Murell Law has filed a federal civil rights lawsuit on behalf of Raymond Flanks, who was exonerated after 38 years, 10 months, and 25 days of wrongful incarceration because prosecutors and law enforcement hid exculpatory evidence and used unlawful, manipulative identification procedures against him. Again working with the preeminent New York City-based Shanies Law Firm, we are suing the City of New Orleans, the New Orleans Police Department, former detective John Dillmann, and the Orleans District Attorney's Office for their roles in this egregious injustice. Defendant Dillmann has been implicated in three prior wrongful convictions. You can read our lawsuit here.
Data from National Registry of Exonerations shows that Orleans Parish has the highest known wrongful conviction rate in the country and that over 70% of these cases involve withheld evidence, like in Mr. Flanks's case. 96% of the withheld evidence cases were wrongful convictions of Black defendants. If you or a loved one have been wrongly convicted, please get in touch with us as soon as possible. Plaintiffs only have one year from the date of their exoneration to file a federal lawsuit.
Murell Law is thrilled to welcome attorney Meghan Matt to the team. Chris and Meghan began working together in 2020 and have collaborated on and off ever since. Meghan comes with a dynamic and diverse background of experience, achieving favorable results for clients in criminal defense and civil rights cases. She prides herself on diligent communication with clients and fits right in with the zealous representation model of our firm. Read more about Meghan here.
In a significant victory that could have ramifications across the State, Murell Law prevailed in a motion to allow a jury to acquit their client in a murder by a 10-2 vote while still requiring a unanimous jury for conviction. Before the Supreme Court's decision in Ramos v. Louisiana, a jury only had to vote 10-2 to convict or acquit. This rule was a vestige of Louisiana's racist history. Now, all convictions must be unanimous. Last month, Chris convinced a judge in St. Tammany Parish that while a conviction must be unanimous, an acquittal can still be by a 10-2 vote. The State is appealing this ruling. If we win, this will have major implications for individuals all over Louisiana.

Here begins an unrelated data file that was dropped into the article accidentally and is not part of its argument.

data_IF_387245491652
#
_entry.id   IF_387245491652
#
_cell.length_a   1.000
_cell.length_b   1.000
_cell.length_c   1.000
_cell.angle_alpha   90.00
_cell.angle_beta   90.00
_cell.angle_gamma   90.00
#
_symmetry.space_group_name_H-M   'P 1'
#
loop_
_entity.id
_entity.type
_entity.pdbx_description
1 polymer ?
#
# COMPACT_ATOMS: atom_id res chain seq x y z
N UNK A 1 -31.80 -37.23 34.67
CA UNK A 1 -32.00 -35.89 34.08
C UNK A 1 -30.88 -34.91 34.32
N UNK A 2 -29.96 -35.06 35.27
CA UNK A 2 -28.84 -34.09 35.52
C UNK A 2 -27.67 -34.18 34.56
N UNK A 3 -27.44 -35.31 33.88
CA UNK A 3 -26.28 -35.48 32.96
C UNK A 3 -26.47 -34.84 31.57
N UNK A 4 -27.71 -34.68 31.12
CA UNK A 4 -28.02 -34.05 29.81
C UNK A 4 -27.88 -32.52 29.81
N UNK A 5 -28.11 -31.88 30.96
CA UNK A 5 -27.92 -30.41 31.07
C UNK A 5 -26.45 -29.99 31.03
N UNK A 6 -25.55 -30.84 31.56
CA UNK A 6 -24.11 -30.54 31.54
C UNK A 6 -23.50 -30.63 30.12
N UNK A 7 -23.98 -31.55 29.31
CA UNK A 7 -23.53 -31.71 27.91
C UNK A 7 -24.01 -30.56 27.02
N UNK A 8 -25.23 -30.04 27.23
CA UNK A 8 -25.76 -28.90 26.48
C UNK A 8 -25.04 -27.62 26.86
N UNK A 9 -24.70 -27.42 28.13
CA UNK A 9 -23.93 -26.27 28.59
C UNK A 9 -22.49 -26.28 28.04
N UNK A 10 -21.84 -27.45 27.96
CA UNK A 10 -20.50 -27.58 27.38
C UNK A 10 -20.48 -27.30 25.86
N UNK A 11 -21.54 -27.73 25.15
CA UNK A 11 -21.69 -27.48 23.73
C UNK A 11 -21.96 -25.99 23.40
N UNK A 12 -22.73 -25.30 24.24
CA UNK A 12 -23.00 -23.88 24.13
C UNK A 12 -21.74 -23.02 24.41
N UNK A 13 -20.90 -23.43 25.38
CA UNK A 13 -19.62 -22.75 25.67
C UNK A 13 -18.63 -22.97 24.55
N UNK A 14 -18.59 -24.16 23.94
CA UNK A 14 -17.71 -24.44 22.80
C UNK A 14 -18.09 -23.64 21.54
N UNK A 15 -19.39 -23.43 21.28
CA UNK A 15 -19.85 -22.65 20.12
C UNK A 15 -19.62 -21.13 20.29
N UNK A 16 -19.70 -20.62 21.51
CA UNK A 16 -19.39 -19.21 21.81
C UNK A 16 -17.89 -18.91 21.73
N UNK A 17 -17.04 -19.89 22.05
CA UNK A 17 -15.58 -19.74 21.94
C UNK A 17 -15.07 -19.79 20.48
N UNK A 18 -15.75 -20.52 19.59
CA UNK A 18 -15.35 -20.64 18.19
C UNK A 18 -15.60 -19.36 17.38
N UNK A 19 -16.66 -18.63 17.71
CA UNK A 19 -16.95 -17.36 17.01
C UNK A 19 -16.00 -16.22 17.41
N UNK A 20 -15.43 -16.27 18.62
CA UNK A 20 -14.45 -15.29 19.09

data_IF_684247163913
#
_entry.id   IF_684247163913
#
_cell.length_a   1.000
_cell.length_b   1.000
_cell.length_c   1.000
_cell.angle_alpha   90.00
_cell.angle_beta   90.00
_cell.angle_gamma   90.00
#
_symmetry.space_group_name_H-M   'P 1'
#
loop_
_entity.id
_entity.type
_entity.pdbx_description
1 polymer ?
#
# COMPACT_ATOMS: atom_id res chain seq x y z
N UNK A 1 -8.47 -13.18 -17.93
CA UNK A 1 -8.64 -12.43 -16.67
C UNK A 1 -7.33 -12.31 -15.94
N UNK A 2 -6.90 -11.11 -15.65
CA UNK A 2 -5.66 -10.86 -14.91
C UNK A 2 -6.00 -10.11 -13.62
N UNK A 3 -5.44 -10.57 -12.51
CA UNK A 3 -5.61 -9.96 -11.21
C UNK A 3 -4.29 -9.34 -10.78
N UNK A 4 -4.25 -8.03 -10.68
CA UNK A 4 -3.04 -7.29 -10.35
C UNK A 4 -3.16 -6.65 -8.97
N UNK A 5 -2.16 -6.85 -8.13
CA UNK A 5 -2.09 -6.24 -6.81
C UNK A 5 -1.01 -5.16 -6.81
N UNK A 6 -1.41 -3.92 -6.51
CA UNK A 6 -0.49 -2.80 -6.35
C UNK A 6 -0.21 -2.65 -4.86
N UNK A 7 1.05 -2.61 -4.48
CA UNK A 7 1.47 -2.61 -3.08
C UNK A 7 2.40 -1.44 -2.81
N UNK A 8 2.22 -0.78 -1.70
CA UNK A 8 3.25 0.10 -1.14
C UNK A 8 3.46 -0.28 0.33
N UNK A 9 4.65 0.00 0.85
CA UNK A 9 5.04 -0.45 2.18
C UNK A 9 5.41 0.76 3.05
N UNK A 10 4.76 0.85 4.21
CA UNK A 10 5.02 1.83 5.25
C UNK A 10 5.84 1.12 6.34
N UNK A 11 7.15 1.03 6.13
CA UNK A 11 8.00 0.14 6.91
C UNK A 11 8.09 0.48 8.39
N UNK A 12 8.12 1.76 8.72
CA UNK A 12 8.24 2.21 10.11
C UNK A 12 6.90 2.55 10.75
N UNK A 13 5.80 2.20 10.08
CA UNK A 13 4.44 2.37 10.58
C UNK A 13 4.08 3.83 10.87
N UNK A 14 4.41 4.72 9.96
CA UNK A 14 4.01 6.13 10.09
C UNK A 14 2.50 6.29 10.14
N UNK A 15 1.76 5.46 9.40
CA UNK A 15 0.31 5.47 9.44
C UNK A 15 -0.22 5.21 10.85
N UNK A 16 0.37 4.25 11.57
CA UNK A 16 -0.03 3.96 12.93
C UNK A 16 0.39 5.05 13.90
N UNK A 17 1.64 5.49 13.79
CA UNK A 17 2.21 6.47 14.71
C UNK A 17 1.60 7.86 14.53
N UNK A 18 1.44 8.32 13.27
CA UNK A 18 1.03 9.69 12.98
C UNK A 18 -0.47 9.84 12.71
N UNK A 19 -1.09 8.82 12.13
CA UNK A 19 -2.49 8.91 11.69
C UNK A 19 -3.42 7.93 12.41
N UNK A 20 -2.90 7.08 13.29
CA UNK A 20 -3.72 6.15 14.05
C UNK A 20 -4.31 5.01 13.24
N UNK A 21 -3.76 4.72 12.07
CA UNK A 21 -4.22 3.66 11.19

This fall, we filed a federal civil rights lawsuit on behalf of Sullivan Walter - a wrongfully convicted man who had 36 years of his life stolen by the State of Louisiana. Working with the preeminent New York City-based Shanies Law Firm, we are suing the New Orleans Police Department and Orleans District Attorney's Office for their blatant, egregious misconduct in Mr. Walter's case. You can learn more about the miscarriage of justice endured by Mr. Walter here.
If you or a loved one have been wrongly convicted, please get in touch with us as soon as possible. Plaintiffs only have one year from the date of their exoneration to file a federal lawsuit.
Christopher Murell and David Utter recently authored an amicus brief to the U.S. Supreme Court on behalf of the National Association of Criminal Defense Lawyers. The brief argue that the Court should hear the case and overturn David Brown's death sentence due to Louisiana prosecutors persistenly hiding favorable evidence to defendants and the Louisiana Supreme Court failing to act.
The Fair Fight Initiative offers to provide free, pro bono representation to anyone charged with any crime under Louisiana's oppressive, draconian abortion restrictions post-Dobbs. Experienced criminal defense attorneys Christopher Murell, Ronald Haley, and David Utter will provide this representation.
Partnering with other civil rights attorneys and organizations, Christopher Murell sues the Governor and the Office of Justice Justice to stop their transfer of juveniles to infamous former-slave plantation, now prison, Angola. These children are to be house in the former death row.
In May 2022, Christopher Murell wrote a friend-of-the-court brief for Louisiana Association of Criminal Defense Lawyers to the U.S. Supreme Court urging their review of an unconstitutional capital conviction and sentence.